The OECD has also been contributing to the international policy framework. Recent developments include the adoption of the Convention on Combating Bribery of Foreign Public Officials in International Business Transactions and of the OECD Principles of Corporate Governance, the OECD Guidelines for Consumer Protection in the Context of Electronic Commerce, and ongoing work on the OECD Guidelines on Transfer Pricing for Multinational Enterprises and Tax Administrations.

The common aim of the governments adhering to the Guidelines is to encourage the positive contributions that multinational enterprises can make to economic, environmental and social progress and to minimise the difficulties to which their various operations may give rise. In working towards this goal, governments find themselves in partnership with the many businesses, trade unions and other non-governmental organisations that are working in their own ways toward the same end. Governments can help by providing effective domestic policy frameworks that include stable macroeconomic policy, non-discriminatory treatment of firms, appropriate regulation and prudential supervision, an impartial system of courts and law enforcement and efficient and honest public administration. Governments can also help by maintaining and promoting appropriate standards and policies in support of sustainable development and by engaging in ongoing reforms to ensure that public sector activity is efficient and effective. Governments adhering to the Guidelines are committed to continual improvement of both domestic and international policies with a view to improving the welfare and living standards of all people.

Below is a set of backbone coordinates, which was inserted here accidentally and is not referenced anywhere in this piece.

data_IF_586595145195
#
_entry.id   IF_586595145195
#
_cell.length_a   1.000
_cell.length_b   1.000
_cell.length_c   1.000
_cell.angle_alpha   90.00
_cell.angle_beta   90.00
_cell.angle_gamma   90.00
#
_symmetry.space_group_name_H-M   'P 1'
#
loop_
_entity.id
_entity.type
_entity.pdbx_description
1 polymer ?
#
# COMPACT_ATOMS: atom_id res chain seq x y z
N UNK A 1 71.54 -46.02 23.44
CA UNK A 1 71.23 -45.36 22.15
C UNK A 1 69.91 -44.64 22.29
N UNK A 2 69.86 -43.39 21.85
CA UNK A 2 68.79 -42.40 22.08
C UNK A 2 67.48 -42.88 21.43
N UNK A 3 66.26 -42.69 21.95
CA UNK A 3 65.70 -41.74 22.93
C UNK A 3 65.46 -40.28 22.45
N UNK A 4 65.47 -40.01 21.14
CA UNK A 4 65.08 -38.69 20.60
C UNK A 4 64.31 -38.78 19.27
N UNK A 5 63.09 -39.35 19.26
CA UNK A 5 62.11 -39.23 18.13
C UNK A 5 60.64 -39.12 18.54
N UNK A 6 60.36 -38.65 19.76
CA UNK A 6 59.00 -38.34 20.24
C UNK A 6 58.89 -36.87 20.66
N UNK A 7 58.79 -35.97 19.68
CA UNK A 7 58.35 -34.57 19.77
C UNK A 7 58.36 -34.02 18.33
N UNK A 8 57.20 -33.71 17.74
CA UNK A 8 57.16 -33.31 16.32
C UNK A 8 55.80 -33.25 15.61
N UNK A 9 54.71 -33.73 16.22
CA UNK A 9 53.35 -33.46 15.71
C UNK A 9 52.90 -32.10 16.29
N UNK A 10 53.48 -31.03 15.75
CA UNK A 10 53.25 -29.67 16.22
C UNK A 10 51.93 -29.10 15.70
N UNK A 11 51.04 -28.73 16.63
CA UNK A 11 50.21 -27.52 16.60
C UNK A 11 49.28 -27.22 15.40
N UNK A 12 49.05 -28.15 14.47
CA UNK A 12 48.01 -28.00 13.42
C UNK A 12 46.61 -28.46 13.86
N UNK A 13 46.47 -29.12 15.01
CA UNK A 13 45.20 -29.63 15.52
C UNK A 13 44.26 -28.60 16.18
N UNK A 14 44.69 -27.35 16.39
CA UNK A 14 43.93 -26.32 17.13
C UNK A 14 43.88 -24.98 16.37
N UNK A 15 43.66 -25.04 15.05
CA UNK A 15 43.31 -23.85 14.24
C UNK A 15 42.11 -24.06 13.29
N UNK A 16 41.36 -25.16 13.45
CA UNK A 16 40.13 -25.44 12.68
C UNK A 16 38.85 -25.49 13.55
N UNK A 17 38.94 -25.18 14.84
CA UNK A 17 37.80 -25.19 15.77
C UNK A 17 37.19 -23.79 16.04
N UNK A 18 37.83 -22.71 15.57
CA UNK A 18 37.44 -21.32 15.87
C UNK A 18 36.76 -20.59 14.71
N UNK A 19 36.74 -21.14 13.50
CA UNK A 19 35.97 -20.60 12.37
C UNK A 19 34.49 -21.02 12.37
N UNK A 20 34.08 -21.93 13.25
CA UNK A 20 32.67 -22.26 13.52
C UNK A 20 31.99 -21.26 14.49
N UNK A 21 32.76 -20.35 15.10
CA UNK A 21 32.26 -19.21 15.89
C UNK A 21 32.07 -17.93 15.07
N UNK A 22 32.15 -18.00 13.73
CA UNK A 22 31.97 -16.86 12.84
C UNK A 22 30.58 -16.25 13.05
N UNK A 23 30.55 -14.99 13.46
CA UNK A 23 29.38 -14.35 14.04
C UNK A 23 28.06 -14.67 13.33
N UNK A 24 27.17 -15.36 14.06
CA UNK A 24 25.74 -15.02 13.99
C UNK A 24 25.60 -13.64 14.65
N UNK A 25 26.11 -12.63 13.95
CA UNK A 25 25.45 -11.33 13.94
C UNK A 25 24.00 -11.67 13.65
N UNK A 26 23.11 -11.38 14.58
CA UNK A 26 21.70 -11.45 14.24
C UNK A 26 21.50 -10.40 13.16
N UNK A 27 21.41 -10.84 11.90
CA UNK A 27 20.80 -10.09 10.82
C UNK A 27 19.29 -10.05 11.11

I. Concepts and Principles

The Guidelines are recommendations jointly addressed by governments to multinational enterprises. They provide principles and standards of good practice consistent with applicable laws. Observance of the Guidelines by enterprises is voluntary and not legally enforceable.

Since the operations of multinational enterprises extend throughout the world, international co-operation in this field should extend to all countries. Governments adhering to the Guidelines encourage the enterprises operating on their territories to observe the Guidelines wherever they operate, while taking into account the particular circumstances of each host country.

A precise definition of multinational enterprises is not required for the purposes of the Guidelines. These usually comprise companies or other entities established in more than one country and so linked that they may co-ordinate their operations in various ways. While one or more of these entities may be able to exercise a significant influence over the activities of others, their degree of autonomy within the enterprise may vary widely from one multinational enterprise to another. Ownership may be private, state or mixed. The Guidelines are addressed to all the entities within the multinational enterprise (parent companies and/or local entities). According to the actual distribution of responsibilities among them, the different entities are expected to co-operate and to assist one another to facilitate observance of the Guidelines.